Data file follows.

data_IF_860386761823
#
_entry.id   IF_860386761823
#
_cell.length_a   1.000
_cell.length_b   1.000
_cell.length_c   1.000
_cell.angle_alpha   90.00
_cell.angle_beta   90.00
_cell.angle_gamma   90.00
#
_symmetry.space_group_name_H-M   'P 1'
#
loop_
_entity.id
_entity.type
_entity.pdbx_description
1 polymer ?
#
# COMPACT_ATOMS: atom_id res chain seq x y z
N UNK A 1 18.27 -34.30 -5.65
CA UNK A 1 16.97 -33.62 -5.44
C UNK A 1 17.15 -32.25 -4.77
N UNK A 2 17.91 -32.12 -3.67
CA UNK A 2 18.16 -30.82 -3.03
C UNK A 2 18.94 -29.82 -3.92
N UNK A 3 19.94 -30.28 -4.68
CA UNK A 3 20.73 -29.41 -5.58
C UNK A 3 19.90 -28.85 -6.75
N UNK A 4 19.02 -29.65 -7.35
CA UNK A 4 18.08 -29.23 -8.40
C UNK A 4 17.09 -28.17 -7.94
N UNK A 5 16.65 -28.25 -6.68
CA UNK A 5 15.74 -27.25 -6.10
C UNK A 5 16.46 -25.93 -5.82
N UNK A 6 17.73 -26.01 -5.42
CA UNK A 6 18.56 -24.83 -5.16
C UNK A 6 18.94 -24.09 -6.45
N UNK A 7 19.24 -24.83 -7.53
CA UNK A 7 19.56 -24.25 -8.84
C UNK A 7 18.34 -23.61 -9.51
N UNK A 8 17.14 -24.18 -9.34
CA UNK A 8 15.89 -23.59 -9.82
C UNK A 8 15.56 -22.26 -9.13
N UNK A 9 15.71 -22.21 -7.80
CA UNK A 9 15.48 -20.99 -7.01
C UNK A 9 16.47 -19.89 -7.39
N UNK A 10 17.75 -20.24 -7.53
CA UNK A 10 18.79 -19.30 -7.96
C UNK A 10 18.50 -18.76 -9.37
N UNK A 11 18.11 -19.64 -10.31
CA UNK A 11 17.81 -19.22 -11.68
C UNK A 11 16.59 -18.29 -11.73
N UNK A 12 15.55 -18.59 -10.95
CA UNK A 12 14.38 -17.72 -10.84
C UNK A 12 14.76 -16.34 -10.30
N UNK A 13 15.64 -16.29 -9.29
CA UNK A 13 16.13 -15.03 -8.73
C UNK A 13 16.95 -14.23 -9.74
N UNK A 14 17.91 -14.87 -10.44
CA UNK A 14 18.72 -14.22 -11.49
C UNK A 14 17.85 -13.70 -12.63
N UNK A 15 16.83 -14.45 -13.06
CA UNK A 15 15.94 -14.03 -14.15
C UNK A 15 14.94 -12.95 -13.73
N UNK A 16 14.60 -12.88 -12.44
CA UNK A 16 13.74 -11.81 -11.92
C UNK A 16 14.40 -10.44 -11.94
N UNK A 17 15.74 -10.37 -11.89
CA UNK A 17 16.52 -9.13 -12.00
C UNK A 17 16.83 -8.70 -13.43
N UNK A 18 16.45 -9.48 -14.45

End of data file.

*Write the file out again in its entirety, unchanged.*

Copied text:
data_IF_860386761823
#
_entry.id   IF_860386761823
#
_cell.length_a   1.000
_cell.length_b   1.000
_cell.length_c   1.000
_cell.angle_alpha   90.00
_cell.angle_beta   90.00
_cell.angle_gamma   90.00
#
_symmetry.space_group_name_H-M   'P 1'
#
loop_
_entity.id
_entity.type
_entity.pdbx_description
1 polymer ?
#
# COMPACT_ATOMS: atom_id res chain seq x y z
N UNK A 1 18.27 -34.30 -5.65
CA UNK A 1 16.97 -33.62 -5.44
C UNK A 1 17.15 -32.25 -4.77
N UNK A 2 17.91 -32.12 -3.67
CA UNK A 2 18.16 -30.82 -3.03
C UNK A 2 18.94 -29.82 -3.92
N UNK A 3 19.94 -30.28 -4.68
CA UNK A 3 20.73 -29.41 -5.58
C UNK A 3 19.90 -28.85 -6.75
N UNK A 4 19.02 -29.65 -7.35
CA UNK A 4 18.08 -29.23 -8.40
C UNK A 4 17.09 -28.17 -7.94
N UNK A 5 16.65 -28.25 -6.68
CA UNK A 5 15.74 -27.25 -6.10
C UNK A 5 16.46 -25.93 -5.82
N UNK A 6 17.73 -26.01 -5.42
CA UNK A 6 18.56 -24.83 -5.16
C UNK A 6 18.94 -24.09 -6.45
N UNK A 7 19.24 -24.83 -7.53
CA UNK A 7 19.56 -24.25 -8.84
C UNK A 7 18.34 -23.61 -9.51
N UNK A 8 17.14 -24.18 -9.34
CA UNK A 8 15.89 -23.59 -9.82
C UNK A 8 15.56 -22.26 -9.13
N UNK A 9 15.71 -22.21 -7.80
CA UNK A 9 15.48 -20.99 -7.01
C UNK A 9 16.47 -19.89 -7.39
N UNK A 10 17.75 -20.24 -7.53
CA UNK A 10 18.79 -19.30 -7.96
C UNK A 10 18.50 -18.76 -9.37
N UNK A 11 18.11 -19.64 -10.31
CA UNK A 11 17.81 -19.22 -11.68
C UNK A 11 16.59 -18.29 -11.73
N UNK A 12 15.55 -18.59 -10.95
CA UNK A 12 14.38 -17.72 -10.84
C UNK A 12 14.76 -16.34 -10.30
N UNK A 13 15.64 -16.29 -9.29
CA UNK A 13 16.13 -15.03 -8.73
C UNK A 13 16.95 -14.23 -9.74
N UNK A 14 17.91 -14.87 -10.44
CA UNK A 14 18.72 -14.22 -11.49
C UNK A 14 17.85 -13.70 -12.63
N UNK A 15 16.83 -14.45 -13.06
CA UNK A 15 15.94 -14.03 -14.15
C UNK A 15 14.94 -12.95 -13.73
N UNK A 16 14.60 -12.88 -12.44
CA UNK A 16 13.74 -11.81 -11.92
C UNK A 16 14.40 -10.44 -11.94
N UNK A 17 15.74 -10.37 -11.89
CA UNK A 17 16.52 -9.13 -12.00
C UNK A 17 16.83 -8.70 -13.43
N UNK A 18 16.45 -9.48 -14.45